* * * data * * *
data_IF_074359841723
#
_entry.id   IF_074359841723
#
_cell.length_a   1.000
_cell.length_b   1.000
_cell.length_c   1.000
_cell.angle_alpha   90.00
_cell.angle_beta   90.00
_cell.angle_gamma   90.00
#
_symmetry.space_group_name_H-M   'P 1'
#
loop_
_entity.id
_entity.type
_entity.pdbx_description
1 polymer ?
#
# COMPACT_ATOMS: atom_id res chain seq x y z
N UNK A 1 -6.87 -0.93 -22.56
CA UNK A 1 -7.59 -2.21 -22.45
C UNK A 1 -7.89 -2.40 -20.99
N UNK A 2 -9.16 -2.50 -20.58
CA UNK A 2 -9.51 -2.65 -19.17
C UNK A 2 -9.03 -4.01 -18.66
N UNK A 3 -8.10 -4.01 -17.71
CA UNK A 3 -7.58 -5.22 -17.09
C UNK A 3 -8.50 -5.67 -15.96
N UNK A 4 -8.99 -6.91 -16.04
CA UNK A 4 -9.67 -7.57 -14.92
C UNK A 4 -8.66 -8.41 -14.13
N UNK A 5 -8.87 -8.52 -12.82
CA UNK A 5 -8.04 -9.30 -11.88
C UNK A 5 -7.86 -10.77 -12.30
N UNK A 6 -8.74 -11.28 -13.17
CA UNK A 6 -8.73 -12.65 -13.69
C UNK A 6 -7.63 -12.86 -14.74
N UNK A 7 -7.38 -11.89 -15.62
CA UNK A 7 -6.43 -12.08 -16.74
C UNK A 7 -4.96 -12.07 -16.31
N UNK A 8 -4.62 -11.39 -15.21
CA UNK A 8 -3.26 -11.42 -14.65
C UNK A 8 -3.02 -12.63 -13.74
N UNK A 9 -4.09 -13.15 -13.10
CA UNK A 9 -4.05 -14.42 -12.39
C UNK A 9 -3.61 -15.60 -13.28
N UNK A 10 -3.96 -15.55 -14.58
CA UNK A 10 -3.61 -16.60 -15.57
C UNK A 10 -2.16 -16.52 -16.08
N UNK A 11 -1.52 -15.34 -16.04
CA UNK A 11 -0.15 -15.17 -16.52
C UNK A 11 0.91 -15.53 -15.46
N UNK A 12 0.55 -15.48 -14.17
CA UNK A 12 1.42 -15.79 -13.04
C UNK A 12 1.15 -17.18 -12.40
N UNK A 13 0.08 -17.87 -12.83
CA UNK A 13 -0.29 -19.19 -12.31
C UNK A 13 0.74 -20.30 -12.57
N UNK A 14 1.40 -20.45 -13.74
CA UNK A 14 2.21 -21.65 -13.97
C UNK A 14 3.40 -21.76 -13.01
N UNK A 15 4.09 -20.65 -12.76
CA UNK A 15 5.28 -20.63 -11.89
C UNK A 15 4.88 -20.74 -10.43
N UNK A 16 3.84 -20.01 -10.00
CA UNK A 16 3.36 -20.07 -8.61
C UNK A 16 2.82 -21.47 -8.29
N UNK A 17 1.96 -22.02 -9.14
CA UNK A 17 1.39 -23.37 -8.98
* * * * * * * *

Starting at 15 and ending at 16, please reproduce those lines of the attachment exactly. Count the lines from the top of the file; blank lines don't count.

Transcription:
_entity.id
_entity.type